Mobile manufacturers are churning out new models of mobile everyday. New technological barriers are broken. Faster processors, gleaming display, niche looks and often larger display. I wonder if they cared to actually ask the consumer what they want? At least no one ever contacted me despite the fact that I am tired of receiving tele-marketing calls. Not a single call professing to survey for mobile phone features, has been received.
My presumption is there is no survey and phones are being churned out to resemble last successful product(s) but with some hardware changes. Software mostly untouched. A natural corollary would be that success of Samsung and Iphone is more a matter of chance of novelty of ‘touch screen’ than anything substantially material.
Therefore we have decided to document our requirements for a smartphone. Here is the list of expected features:Continue reading →
Heimdall is a cross-platform open-source tool suite used to flash firmware (aka ROMs) onto Samsung Galaxy S devices. Heimdall uses the same protocol as Odin to interact with a device in download mode. USB communication in Heimdall is handled by the popular open-source USB library, libusb-1.0.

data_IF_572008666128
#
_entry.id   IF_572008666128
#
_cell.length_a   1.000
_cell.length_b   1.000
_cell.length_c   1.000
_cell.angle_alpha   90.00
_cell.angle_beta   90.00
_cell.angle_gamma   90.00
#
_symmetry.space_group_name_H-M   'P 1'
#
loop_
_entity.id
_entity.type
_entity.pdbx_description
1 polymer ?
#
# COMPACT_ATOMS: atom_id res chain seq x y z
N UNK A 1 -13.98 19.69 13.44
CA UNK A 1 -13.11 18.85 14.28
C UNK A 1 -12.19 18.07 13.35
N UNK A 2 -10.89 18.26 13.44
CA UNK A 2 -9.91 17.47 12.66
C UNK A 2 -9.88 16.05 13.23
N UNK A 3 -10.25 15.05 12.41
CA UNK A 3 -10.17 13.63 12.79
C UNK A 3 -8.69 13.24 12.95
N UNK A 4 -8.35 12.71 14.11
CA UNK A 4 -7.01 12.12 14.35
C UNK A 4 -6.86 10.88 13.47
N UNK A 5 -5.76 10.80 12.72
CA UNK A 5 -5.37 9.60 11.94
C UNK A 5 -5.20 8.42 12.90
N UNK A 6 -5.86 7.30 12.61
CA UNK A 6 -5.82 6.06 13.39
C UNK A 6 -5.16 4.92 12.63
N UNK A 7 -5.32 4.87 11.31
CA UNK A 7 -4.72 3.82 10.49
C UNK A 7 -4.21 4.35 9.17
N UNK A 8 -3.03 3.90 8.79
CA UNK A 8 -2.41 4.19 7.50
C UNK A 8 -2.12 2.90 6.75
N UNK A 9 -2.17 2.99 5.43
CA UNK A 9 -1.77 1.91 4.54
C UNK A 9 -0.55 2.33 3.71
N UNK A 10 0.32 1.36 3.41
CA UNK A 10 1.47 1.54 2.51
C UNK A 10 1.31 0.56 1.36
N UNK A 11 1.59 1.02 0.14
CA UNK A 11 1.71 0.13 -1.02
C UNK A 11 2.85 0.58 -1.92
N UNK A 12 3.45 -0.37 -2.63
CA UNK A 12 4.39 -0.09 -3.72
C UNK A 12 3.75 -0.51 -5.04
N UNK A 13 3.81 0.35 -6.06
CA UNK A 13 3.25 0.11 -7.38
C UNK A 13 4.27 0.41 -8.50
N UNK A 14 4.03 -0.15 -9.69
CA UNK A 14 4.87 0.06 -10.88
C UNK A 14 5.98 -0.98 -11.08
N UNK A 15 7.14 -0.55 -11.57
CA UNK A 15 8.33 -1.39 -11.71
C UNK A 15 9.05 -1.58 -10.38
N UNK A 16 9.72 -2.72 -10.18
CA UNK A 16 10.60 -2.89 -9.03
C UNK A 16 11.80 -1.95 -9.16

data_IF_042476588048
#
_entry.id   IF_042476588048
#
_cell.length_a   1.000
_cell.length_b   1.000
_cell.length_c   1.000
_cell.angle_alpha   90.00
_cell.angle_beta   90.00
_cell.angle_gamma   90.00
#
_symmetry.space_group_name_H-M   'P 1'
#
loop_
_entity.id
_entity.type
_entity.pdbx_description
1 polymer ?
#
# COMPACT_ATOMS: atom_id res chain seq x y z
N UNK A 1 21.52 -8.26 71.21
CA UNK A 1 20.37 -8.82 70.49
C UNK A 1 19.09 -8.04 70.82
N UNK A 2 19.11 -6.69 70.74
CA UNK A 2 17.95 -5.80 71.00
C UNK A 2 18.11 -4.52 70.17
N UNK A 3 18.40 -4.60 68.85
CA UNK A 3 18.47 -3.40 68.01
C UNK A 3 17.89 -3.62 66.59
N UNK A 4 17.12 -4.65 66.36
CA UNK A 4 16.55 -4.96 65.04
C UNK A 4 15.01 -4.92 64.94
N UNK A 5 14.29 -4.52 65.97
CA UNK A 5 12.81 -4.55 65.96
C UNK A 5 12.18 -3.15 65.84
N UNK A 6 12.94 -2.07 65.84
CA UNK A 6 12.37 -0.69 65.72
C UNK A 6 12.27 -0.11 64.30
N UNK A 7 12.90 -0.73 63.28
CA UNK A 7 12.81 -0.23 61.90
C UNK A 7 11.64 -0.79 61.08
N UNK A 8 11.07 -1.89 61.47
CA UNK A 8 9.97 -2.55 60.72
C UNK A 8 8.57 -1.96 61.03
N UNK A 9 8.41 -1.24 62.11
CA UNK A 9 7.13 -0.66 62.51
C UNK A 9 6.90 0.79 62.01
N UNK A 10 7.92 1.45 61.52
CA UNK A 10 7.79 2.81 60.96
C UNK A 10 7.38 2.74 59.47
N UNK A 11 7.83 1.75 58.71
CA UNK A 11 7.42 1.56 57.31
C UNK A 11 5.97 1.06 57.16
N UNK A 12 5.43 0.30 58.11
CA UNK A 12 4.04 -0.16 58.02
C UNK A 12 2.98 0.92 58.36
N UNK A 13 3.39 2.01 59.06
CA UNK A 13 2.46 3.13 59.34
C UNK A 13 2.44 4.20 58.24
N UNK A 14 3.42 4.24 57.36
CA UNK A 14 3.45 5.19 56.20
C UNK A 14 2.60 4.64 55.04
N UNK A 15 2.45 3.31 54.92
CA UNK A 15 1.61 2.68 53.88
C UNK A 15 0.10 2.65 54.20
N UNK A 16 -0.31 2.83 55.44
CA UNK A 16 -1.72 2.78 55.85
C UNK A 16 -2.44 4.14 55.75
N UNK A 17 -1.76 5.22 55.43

Why “Heimdall”? The flashing software Odin is named after the king of gods in Norse mythology. Loke, the software component on the Galaxy S that provides functionality to flash, may also to be named after an important character in Norse mythology, often translated as Loki. As such I have named my flashing software Heimdall, after the Norse god, and guardian of the Bifrost Bridge.
What platforms does Heimdall run on? Linux, OS X and Windows (XP, Vista, 7 etc.)
Why use Heimdall when we can use Odin? Odin is generally unreliable and only runs on Windows systems. Furthermore, Odin is leaked Samsung software that is not freely available or well understood by the community.